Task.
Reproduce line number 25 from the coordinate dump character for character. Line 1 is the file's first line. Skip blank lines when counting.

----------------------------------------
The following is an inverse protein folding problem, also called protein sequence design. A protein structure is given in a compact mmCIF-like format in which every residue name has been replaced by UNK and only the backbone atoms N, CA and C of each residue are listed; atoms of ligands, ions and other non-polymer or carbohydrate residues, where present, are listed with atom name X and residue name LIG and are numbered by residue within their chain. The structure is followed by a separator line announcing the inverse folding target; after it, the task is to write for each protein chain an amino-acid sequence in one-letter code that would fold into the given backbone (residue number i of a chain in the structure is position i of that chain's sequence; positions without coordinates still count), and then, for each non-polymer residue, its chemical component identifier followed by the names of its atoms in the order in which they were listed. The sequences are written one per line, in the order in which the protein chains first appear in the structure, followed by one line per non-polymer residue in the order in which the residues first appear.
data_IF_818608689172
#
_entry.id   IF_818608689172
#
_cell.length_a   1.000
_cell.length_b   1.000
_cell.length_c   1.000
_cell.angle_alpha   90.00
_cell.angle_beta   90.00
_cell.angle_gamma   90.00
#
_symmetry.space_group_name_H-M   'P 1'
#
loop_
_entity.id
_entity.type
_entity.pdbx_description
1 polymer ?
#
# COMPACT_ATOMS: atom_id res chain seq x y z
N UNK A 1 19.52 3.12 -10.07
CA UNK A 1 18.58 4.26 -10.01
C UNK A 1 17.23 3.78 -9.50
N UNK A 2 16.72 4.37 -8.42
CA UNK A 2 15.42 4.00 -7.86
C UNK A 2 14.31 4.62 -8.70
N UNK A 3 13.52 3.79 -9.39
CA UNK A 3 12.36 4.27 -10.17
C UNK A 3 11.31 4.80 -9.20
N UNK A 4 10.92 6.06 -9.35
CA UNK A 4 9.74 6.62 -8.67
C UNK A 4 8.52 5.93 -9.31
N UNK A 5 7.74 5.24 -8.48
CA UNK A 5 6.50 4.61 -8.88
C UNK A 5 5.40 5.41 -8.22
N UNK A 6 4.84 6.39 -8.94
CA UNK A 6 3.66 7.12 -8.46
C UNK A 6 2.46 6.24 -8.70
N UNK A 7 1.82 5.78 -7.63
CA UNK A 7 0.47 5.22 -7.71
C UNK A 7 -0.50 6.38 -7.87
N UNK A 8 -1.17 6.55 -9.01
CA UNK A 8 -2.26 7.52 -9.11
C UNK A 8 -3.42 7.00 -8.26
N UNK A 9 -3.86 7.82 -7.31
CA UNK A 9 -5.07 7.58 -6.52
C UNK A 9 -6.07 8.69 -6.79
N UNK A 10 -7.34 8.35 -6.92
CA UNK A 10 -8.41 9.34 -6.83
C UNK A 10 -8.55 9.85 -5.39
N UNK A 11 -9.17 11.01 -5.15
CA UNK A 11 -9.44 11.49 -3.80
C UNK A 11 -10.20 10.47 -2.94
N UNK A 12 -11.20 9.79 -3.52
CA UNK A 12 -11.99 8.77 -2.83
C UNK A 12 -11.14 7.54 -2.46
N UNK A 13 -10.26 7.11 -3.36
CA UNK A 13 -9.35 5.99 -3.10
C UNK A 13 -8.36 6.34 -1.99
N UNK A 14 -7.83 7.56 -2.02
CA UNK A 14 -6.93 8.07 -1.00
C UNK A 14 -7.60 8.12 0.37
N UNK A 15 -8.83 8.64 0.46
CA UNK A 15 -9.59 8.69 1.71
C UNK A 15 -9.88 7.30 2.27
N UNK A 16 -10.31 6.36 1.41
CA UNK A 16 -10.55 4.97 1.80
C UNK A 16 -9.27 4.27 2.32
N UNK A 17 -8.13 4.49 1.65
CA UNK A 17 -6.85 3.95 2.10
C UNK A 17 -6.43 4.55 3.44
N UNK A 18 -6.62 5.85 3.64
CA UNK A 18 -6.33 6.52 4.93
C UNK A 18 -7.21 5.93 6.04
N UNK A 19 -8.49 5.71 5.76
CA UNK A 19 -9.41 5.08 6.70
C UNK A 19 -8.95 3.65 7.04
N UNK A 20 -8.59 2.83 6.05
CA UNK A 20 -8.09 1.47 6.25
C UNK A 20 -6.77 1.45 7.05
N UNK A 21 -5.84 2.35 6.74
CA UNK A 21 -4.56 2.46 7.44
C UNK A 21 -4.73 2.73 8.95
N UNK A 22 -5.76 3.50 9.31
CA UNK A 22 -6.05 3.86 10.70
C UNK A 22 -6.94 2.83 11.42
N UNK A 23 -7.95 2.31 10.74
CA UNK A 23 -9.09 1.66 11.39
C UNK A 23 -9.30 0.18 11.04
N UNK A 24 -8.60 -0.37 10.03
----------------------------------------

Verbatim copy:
N UNK A 2 16.72 4.37 -8.42